[Mandelbrot and Hudson(2004)] Benoit Mandelbrot and Richard L. Hudson. The (MIS)BEHAVIOR OF MARKETS. Basic Books, 2004.

A Comparing CollegeSure CDs and TIPS Mutual Funds

By way of background I will assume that college costs are going to go up by my previously estimated 2.6% a year. The cheapest TIPS mutual fund I could find is Nevada's Vanguard Fund which charges a 0.55% fee. Also, as previously mentioned, I will assume that the TIPS fund will make a real yearly return of 2%. So to calculate how much money I would have to save today in order to have one unit of value in N years the formula would be:

S * (1 + TI - T E)N = U *(1+ CI)N U *(1+ CI )N S = (1+-TI---TE)N-

where S is the amount to be saved today and is the variable to be solved for. TI is the TIPS interest rate. TE is the expense ratio for the TIPS fund. U is the cost of a single unit in today's dollars. CI is the inflation rate for college costs. N is the number of years from now until our daughter goes to college. In our case TI = 2%, TE = 0.55%, U = $35,272 (e.q. IC500 unit cost for 2007), CI = 2.6% and N is range of values from 17 to 20. Note however that I'm being lazy. The CollegeSure CDs will expire in the middle of the year (when school starts) and not at the end of the year. So to make a fair comparison N should be at least calculated in months and the interest rates should be translated to monthly values. But I'm too lazy to do that work so my estimates will all be a bit off. But given all the other uncertainties this doesn't unduly worry me.

B How Risky Are Bond Mutual Funds?




Bond Index (1995-2006) (all returns inflation adjusted) Worst Single Year Return (year) Geometric Yearly Average Return






Lehman Long Term Government Bond Index -10.26% (1999) 6.00%



Lehman Intermediate Term Government Bond Index -5.49% (1999) 4.75%



Lehman Short Term Government Bond Index -2.08% (2005) 3.32%



Lehman TIPS Bond Index (2001-2006) -2.78% (2006) 4.11%



In the previous table I calculated the returns on various Lehman Brothers bond indexes. I admit the data is for a short period of time but finding bond index data has proven to be nearly mission impossible, the data above was taken from benchmarks that Vanguard uses for its bond index funds. If we had used, say, long term bonds to pay for our daughter's college fund then on the good side we would have seen a 6% real return but on the bad side we would have had to deal with watching up to 10% of the value of the portfolio vanish within a one year period because of interest rate changes. To be fair this was the worst year. The best year was 1995 when the index return 27.34% (and yes, that is inflation adjusted).

What I wondered is – how much more would we have to save in order to reasonably insulate ourselves from mark to market risk (the risk that interest rates will go against us when we need to liquidate our bond mutual fund position)? To answer this question I looked at duration. Duration is a measure of the interest rate sensitivity of a bond or bond mutual fund. A bond with a 2.2 year duration will be expected to go up by 2.2% if general interest rates go up 1% and down 2.2% if general interest rates go down 1%. At the time I write this the duration of the Vanguard TIPS mutual fund is 6.6 years. If that is the duration when I need to sell the bond then an interest rate change of 1% would change the value of my mutual fund shares by 6.6%.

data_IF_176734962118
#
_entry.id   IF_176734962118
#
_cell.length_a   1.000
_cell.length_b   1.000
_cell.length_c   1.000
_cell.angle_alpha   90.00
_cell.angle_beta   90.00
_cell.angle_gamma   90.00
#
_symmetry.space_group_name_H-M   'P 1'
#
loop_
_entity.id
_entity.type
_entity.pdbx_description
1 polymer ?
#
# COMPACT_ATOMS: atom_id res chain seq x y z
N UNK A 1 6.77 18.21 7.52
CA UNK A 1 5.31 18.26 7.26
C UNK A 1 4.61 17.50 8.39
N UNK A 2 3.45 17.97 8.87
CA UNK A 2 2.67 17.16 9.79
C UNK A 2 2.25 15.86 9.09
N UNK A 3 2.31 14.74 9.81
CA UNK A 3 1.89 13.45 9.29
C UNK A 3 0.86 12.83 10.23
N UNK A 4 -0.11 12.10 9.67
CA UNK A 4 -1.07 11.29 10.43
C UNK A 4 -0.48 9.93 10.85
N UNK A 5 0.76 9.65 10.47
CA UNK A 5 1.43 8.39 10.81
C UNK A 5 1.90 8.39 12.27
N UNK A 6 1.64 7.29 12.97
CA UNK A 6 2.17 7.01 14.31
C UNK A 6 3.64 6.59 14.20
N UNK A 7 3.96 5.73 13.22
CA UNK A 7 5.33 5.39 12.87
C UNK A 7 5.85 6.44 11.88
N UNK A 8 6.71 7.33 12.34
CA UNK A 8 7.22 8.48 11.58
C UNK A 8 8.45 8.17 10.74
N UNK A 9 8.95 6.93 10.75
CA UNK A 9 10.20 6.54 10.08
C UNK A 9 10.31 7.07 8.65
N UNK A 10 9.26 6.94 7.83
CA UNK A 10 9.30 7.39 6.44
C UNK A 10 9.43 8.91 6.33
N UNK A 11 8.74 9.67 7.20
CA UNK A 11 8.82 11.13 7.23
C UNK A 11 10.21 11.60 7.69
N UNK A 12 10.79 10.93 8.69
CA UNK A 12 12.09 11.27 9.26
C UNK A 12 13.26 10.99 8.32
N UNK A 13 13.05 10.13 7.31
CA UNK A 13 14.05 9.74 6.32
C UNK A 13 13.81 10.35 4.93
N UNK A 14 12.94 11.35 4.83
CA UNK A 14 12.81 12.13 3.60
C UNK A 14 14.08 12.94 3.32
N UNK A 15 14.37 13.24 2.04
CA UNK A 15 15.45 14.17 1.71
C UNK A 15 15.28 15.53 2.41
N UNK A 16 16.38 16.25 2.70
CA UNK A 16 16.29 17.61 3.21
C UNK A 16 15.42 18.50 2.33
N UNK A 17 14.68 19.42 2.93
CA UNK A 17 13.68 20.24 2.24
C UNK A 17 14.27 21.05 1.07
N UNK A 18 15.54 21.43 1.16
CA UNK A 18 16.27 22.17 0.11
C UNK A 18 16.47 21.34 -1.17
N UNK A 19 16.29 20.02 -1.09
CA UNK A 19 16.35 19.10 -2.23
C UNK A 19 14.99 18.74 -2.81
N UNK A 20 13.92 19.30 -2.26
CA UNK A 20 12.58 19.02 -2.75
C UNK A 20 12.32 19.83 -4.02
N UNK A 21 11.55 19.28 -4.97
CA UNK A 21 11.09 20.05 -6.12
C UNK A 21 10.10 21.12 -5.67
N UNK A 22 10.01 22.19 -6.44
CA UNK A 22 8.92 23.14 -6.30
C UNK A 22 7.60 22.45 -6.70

To help me get some idea of what kind of volatility this implies in practice I got the results for 10 year treasury bonds, which seem to have a maturity roughly equal to the TIPS bonds from 1962-2006 and calculated the average yearly interest rate change. The simple average actually came out to 0.02% and standard deviation came out to 1.01%. The worst single year return was -2.95% which with a 6.6 year duration would mean a worst case scenario of losing 19.47% of the value of the portfolio in one year. But here's the really interesting part. If yearly interest rate changes do follow a normal distribution then given the mean and standard deviation a -2.95% change is 2.92 standard deviations out. To put this in perspective if the yearly interest rate changes follow a normal distribution then one would only expect to see a return that close to three standard deviations about twice every 1000 years or so. So my guess is, this puppy ain't normal. Of course I just proved beyond any shadow of a doubt that I'm no statistician. There are well defined tests to see if a distribution is normal within a certain confidence interval but it's been too many years between me and college statistics for me to remember how to do this test.